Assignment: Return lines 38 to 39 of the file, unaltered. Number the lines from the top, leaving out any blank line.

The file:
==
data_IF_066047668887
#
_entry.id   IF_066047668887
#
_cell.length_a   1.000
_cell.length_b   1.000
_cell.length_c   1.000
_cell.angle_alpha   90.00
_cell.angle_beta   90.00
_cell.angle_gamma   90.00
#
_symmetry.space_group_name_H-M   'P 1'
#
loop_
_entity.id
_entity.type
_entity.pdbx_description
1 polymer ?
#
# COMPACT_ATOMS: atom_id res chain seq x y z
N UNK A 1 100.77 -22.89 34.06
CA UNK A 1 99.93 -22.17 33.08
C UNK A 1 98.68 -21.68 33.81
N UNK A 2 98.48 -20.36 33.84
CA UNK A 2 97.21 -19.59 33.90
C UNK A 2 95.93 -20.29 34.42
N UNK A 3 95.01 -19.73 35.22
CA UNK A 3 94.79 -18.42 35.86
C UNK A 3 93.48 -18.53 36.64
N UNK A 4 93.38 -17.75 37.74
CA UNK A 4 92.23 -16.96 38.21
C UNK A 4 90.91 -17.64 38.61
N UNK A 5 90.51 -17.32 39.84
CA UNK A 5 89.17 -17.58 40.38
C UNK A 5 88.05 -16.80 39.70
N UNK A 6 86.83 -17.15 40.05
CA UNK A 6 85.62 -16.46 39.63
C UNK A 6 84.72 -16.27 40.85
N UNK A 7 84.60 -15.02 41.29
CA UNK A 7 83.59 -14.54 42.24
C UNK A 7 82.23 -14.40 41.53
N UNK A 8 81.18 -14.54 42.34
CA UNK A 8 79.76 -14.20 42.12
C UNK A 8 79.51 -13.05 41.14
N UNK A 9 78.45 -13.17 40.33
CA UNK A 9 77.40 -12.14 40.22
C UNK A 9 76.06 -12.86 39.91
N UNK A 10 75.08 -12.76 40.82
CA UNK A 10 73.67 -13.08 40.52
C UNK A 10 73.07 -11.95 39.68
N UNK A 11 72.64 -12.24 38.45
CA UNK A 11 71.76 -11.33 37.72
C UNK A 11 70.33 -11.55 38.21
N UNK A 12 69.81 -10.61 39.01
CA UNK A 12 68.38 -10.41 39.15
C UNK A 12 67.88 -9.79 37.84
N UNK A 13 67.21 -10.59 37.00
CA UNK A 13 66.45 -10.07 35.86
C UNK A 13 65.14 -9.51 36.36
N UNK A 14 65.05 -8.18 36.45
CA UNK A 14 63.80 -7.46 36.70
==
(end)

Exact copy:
C UNK A 6 84.72 -16.27 40.85
N UNK A 7 84.60 -15.02 41.29